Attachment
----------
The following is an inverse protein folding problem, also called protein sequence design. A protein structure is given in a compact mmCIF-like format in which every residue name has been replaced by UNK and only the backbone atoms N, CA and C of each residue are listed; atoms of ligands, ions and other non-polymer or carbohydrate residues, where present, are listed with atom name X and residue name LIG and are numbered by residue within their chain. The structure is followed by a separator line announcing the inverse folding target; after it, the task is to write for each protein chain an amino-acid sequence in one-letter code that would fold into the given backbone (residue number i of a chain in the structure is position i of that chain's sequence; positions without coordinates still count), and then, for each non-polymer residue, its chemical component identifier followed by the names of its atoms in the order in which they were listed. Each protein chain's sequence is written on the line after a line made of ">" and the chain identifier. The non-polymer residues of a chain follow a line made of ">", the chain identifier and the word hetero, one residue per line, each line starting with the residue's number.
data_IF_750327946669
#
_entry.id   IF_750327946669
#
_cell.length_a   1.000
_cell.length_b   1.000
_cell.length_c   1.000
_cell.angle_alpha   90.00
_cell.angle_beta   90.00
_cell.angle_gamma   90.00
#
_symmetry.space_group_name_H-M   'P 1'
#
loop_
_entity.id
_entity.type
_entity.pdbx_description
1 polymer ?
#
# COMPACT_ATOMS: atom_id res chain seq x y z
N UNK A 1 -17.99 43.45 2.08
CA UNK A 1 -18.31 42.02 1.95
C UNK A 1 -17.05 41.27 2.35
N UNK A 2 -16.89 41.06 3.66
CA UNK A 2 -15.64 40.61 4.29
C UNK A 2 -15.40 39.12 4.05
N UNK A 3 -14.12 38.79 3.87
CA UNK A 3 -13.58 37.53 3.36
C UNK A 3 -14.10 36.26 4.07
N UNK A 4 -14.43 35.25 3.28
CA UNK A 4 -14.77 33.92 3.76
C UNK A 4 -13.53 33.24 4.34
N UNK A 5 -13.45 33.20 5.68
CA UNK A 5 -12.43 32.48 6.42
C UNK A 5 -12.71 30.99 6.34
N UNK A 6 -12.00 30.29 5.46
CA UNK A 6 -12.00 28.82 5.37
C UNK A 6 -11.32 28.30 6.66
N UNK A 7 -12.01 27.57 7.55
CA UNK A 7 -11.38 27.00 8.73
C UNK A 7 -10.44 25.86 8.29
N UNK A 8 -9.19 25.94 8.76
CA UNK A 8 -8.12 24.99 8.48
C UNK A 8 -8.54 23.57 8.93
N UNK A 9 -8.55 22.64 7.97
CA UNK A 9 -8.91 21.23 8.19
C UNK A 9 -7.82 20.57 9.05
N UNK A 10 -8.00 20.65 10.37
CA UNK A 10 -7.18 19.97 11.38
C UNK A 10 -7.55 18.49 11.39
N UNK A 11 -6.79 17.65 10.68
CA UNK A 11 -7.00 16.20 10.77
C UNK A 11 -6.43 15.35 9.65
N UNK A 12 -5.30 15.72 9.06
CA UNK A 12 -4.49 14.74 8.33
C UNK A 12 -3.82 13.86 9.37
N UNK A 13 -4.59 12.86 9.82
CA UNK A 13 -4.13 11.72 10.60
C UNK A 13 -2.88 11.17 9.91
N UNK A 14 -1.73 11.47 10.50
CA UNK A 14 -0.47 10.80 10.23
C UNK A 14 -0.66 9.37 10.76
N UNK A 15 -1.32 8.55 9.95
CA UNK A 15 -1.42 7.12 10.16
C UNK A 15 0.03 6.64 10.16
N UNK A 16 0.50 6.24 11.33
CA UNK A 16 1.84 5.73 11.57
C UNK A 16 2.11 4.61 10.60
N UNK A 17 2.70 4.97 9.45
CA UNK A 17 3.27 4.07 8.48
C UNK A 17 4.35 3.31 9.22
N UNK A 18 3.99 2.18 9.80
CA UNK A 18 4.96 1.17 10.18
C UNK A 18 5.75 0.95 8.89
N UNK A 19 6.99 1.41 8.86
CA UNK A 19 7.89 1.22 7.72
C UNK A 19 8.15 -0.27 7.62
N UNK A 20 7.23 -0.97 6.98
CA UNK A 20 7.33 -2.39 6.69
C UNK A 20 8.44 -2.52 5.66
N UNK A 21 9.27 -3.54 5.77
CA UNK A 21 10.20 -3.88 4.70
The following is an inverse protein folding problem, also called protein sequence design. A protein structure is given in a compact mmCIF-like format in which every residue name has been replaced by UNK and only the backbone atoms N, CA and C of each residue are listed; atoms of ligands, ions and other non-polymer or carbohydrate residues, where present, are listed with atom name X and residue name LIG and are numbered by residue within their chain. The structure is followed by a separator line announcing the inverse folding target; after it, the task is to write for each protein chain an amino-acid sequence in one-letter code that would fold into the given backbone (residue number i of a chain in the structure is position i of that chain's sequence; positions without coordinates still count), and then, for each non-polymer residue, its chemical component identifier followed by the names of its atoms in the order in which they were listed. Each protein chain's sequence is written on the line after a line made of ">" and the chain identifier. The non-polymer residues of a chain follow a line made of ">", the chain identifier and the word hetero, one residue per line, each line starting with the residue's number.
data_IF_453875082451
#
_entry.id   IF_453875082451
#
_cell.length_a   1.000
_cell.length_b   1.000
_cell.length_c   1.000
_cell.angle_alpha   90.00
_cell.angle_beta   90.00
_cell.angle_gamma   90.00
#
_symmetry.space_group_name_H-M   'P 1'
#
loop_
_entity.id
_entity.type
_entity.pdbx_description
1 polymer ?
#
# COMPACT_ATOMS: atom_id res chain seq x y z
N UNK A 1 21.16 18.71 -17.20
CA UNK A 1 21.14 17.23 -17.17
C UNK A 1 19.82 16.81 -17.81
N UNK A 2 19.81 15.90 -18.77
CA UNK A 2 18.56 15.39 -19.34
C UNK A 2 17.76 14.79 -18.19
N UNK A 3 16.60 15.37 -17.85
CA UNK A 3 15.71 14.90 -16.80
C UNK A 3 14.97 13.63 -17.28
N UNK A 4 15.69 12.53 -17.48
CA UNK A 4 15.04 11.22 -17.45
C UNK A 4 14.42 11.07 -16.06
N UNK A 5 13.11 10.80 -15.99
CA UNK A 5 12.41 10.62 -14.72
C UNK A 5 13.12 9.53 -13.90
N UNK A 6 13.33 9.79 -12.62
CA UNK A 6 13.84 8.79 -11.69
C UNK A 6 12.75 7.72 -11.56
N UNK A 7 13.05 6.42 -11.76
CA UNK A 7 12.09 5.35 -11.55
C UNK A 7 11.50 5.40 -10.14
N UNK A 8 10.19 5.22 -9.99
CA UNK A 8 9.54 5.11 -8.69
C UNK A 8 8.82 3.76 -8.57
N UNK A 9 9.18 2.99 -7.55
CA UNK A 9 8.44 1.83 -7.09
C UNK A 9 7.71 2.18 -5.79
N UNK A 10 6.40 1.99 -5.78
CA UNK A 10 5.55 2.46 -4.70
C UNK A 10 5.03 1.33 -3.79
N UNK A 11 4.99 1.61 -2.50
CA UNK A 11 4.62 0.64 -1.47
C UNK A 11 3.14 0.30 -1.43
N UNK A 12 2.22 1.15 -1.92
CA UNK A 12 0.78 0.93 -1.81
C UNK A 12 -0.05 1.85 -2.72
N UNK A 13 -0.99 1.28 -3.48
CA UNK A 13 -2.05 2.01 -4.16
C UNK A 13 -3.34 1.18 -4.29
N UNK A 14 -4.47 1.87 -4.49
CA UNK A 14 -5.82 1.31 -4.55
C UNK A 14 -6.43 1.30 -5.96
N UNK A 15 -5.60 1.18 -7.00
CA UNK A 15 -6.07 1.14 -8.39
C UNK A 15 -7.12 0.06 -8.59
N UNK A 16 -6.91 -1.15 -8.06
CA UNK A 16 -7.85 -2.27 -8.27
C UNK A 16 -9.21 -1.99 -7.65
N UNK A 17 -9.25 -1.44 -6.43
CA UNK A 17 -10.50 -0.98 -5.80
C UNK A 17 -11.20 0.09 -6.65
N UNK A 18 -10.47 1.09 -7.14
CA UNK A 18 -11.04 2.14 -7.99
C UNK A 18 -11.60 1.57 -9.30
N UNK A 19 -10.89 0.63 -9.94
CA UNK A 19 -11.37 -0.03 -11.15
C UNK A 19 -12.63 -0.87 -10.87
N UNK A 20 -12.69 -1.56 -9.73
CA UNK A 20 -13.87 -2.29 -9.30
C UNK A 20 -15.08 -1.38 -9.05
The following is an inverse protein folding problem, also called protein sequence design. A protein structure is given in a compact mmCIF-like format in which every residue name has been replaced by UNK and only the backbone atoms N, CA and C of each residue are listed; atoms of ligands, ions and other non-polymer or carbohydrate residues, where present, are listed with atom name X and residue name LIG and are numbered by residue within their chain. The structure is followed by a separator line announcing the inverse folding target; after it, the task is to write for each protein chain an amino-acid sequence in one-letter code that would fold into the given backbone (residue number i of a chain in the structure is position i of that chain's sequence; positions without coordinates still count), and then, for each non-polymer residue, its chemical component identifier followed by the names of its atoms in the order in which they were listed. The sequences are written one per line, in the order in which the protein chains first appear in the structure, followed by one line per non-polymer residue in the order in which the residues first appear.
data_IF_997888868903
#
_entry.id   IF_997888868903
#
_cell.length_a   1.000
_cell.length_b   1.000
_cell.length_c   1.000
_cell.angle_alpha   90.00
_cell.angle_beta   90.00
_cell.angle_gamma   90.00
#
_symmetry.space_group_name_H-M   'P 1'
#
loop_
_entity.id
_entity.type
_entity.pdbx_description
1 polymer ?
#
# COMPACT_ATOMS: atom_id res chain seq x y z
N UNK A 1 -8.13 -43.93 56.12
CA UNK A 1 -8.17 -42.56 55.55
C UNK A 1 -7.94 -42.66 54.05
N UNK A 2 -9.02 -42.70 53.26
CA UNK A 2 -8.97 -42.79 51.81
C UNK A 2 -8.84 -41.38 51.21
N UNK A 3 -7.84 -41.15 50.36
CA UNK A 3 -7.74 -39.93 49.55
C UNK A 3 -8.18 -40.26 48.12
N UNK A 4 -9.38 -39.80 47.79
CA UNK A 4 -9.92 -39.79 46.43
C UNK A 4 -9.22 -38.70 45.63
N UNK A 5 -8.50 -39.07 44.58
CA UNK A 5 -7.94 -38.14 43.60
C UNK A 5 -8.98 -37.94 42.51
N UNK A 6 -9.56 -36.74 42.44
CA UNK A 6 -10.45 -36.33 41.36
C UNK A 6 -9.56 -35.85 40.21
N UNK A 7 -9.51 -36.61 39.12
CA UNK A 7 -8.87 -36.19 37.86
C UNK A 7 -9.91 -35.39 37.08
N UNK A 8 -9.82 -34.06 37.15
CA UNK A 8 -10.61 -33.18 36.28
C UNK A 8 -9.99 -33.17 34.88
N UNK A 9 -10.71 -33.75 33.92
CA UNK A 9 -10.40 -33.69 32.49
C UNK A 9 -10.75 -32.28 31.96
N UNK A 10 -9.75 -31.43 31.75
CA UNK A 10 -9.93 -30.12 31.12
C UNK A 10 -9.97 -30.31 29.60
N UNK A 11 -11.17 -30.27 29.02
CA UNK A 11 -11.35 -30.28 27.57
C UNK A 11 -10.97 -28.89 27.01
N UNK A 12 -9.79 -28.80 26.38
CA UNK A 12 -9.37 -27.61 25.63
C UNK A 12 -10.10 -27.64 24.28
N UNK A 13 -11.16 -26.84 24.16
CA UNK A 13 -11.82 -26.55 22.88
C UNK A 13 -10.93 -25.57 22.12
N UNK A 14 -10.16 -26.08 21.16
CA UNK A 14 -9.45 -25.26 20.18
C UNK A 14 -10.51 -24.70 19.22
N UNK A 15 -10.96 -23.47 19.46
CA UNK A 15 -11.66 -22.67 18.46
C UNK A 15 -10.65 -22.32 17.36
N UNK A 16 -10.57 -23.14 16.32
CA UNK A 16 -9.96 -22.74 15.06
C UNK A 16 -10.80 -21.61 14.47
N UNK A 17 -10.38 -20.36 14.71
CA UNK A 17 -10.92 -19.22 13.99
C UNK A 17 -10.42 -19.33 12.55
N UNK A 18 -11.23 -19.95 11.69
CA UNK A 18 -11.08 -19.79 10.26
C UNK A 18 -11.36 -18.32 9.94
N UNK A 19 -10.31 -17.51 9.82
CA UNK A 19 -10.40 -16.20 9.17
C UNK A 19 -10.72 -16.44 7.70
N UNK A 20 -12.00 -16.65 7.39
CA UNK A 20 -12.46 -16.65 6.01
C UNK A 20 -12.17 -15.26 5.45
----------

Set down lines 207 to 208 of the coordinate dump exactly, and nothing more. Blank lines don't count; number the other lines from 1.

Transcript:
N UNK A 8 -9.82 -34.06 37.15
CA UNK A 8 -10.61 -33.18 36.28